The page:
Conservation Easement: The fact that the landowner is not interested in pursuing a conservation easement is not a legitimate reason for failing to analyze this alternative. That the RPF so states reveal that he misunderstands the reason for the Alternatives Analysis.

It has not been shown that such an alternative even fails to meet most of the landowner’s objectives. Conservation easements can be customized in an infinite number of ways. Some permit logging or home sites. Most result in significant tax advantages. Most offer some environmental advantages. But because the alternative has not been defined or described, it is impossible to tell what benefits there might be.

It is clear that the feasibility of this alternative was not investigated. There was no due diligence. There is no record of contacts with government or private agencies who may have been interested. There was no research into the economic benefits of easements. The RPF is required to analyze alternatives that offer substantial environmental advantages to the proposed project. By refusing to analyze this alternative, he has thrown away an opportunity to fulfill his statutory duty and cannot tell what advantages the alternative may have. Obviously the required comparison of environmental effects is missing. Totally.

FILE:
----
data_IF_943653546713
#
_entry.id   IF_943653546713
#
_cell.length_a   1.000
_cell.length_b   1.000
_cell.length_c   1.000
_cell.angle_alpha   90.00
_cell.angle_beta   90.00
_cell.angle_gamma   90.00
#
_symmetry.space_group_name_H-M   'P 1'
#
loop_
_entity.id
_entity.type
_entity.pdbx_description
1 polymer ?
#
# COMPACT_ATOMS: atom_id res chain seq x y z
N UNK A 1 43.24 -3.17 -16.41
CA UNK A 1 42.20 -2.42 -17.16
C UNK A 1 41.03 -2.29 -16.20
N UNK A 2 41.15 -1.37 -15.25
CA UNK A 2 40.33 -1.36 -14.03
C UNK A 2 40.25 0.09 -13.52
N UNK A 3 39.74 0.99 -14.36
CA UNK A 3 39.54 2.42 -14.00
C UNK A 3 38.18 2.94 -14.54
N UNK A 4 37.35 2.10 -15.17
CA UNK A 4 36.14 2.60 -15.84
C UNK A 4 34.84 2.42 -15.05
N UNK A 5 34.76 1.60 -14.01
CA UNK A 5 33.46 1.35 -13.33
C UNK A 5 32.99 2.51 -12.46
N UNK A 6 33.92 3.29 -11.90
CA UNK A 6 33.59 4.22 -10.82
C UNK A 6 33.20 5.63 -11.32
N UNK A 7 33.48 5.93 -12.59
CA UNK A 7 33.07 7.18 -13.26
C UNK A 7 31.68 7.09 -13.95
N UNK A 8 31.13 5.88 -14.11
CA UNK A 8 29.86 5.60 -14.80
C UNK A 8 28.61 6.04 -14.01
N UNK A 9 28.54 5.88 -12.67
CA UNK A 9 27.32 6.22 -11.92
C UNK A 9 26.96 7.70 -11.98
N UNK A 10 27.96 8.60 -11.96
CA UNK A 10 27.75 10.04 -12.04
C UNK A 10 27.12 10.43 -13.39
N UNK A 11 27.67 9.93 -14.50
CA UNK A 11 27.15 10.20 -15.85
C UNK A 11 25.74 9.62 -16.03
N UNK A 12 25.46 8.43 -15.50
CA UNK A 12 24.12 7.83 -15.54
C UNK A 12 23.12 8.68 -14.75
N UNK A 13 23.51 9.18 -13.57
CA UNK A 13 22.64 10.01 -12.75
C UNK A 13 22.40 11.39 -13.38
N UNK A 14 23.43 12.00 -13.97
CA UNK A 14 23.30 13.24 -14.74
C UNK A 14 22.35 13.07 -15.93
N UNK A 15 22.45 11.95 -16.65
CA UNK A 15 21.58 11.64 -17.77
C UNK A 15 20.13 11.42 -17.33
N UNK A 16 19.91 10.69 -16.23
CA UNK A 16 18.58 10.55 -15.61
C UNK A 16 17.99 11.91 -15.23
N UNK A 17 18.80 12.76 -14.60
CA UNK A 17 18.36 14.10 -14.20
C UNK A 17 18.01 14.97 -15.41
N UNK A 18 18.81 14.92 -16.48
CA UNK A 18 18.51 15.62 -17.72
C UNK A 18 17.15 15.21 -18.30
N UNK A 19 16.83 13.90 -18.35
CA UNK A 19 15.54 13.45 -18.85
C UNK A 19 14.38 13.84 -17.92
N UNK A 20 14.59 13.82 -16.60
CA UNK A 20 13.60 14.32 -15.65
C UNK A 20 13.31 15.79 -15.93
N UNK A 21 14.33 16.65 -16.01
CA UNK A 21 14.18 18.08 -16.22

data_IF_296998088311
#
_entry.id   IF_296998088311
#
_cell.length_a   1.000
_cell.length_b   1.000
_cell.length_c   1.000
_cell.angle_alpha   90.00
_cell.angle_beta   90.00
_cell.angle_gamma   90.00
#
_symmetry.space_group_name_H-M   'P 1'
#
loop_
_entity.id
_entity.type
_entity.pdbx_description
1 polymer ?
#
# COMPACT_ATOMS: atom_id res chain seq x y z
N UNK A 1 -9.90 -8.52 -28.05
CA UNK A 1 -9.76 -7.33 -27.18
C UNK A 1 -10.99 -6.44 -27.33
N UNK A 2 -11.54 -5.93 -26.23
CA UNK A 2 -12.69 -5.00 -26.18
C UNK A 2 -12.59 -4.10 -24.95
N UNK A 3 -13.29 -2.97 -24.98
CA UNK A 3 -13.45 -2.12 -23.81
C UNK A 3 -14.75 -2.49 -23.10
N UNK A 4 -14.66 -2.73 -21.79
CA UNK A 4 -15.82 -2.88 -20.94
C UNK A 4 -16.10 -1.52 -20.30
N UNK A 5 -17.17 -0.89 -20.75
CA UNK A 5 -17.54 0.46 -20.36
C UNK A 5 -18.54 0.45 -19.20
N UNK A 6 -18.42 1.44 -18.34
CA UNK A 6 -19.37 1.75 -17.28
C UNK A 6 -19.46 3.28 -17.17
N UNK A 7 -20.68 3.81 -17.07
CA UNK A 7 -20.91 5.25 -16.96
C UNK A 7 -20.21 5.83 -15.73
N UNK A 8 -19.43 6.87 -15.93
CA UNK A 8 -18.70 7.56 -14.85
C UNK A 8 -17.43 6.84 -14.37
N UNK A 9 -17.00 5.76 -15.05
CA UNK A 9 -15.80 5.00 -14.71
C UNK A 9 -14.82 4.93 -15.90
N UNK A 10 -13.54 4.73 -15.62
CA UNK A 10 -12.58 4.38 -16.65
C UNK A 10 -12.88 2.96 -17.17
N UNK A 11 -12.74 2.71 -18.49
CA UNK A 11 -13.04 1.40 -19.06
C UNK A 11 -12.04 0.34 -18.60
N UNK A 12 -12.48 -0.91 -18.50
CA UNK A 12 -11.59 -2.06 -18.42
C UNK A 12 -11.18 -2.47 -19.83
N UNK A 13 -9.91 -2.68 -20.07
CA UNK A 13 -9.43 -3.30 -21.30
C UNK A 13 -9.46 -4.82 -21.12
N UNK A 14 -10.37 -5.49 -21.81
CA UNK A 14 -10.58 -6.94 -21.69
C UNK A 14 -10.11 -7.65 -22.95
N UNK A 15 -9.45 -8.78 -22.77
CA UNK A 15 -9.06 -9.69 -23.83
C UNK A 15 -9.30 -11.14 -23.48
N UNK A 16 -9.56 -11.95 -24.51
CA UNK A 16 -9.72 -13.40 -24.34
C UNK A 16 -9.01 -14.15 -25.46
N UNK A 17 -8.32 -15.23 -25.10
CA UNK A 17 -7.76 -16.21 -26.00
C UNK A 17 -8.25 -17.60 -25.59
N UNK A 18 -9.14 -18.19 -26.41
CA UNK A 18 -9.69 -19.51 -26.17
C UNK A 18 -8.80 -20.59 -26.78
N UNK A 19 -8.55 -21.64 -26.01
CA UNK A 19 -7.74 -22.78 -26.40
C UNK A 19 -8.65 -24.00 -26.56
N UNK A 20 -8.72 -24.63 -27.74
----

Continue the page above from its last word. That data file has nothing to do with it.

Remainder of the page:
Public Purchase: The assertion that “the project area does not include any special features or unique sites that would distinguish it from any other timberland in Sonoma County that has old-growth” is simply false. It is near the California Coast in proximity to a prime tourist area and within 3 miles of Fort Ross State Park. It effects a tributary to a listed watercourse. Nonetheless, such information is irrelevant to an Alternatives Analysis.

Once again the alternative is not well defined. It is impossible to evaluate the feasibility or the environmental advantages to such an ill-defined alternative. Public purchase by whom and for what purpose? Sonoma County Water Agency for a reservoir? Sonoma County Agricultural and Open Space District as open space? The State of California as a campground?

The RPF admits that personal correspondence suggests that “various groups” have offered to purchase the land. Is this correspondence in the record? Who are these groups and what did they wish to do with the land?